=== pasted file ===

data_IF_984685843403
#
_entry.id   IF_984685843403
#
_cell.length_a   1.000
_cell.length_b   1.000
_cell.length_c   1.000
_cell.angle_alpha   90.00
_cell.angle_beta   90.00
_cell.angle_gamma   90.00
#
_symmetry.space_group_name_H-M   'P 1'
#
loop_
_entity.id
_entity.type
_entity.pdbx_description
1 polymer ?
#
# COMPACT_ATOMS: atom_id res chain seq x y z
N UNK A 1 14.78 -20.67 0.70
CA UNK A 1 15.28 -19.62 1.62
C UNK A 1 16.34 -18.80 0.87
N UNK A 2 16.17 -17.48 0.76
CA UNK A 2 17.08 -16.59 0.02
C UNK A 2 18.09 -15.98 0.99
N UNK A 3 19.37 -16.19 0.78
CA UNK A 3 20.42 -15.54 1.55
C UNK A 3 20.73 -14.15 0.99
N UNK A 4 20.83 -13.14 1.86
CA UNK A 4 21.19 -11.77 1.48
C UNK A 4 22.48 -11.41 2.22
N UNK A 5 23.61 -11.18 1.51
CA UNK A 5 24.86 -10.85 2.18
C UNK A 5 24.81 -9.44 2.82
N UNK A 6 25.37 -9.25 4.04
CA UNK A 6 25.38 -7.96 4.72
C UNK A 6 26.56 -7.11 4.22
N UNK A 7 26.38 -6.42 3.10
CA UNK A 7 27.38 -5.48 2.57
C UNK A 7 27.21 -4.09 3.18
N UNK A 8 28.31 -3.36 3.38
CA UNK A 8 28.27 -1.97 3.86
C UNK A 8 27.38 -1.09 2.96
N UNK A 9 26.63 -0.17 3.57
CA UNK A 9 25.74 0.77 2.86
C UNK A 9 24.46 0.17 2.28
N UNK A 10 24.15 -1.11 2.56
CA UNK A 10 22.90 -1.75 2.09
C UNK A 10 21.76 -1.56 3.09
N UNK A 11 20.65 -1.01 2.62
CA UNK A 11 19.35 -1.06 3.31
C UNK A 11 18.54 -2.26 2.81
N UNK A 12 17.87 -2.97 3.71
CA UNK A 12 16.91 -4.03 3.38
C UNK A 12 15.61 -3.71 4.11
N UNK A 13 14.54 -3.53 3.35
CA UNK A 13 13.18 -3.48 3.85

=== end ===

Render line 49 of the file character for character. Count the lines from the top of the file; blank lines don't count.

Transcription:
CA UNK A 10 22.90 -1.75 2.09